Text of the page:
The compromise state budget that emerged late Sunday left out a provision sought by Mayor Martin J. Walsh that would have permitted Boston-area bars and restaurants to stay open until 4 a.m.
Included in the Senate budget, the late-night license measure was highlighted by City Hall officials as a way of making Boston more attractive to foreign travelers accustomed to later closing hours.
But a group of city lawmakers actively opposed the later closing hours, saying they would diminish the quality of life in their neighborhoods, and lead to more drunk driving.
Their opposition set up a potential battle between Walsh and a group of his former colleagues in the Boston delegation, many of whom had backed his opponents in last year’s mayoral race.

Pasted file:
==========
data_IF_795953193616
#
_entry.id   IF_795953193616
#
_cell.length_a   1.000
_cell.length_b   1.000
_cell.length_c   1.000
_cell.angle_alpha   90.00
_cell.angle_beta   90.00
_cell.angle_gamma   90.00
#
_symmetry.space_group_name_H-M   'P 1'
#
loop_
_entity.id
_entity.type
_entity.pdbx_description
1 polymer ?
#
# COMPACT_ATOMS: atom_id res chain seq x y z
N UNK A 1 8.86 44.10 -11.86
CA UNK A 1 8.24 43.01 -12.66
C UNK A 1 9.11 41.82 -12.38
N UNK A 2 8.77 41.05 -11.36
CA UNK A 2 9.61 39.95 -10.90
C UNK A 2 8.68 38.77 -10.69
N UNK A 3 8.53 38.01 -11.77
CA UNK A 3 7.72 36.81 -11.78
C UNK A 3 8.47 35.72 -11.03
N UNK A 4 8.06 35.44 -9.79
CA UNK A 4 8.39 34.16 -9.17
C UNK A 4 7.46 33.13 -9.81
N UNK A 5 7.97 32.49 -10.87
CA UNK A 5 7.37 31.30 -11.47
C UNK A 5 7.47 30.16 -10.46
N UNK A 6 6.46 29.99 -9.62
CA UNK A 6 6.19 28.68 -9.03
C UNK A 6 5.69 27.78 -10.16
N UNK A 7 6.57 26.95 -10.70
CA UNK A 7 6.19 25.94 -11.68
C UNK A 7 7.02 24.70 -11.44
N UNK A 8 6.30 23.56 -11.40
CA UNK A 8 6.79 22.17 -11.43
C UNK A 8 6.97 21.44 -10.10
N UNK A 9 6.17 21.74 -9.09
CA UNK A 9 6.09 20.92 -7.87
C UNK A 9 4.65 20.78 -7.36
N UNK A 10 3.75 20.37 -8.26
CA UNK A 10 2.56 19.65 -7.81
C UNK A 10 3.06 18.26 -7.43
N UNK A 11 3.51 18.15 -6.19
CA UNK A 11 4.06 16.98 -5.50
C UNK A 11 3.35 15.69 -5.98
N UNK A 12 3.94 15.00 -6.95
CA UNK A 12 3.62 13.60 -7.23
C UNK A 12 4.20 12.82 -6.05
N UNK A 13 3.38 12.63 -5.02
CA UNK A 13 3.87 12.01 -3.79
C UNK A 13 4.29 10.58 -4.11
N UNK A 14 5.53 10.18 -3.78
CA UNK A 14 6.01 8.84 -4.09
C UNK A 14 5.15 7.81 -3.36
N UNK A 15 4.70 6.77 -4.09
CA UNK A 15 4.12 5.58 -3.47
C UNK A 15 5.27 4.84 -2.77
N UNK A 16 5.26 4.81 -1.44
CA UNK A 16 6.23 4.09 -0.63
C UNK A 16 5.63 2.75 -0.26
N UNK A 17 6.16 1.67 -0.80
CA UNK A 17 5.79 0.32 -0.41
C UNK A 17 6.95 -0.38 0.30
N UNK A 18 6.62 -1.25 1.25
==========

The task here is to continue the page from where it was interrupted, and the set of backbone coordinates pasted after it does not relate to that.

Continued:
Walsh, according to several people with knowledge of the debate, did not strenuously lobby House lawmakers to agree to the Senate language.
The mayor is also seeking other changes to liquor license policies, including increased control of the Boston Licensing Board, which currently tilts toward state control. He and other mayors have also asked Beacon Hill to allow for an increased number of licenses in their communities.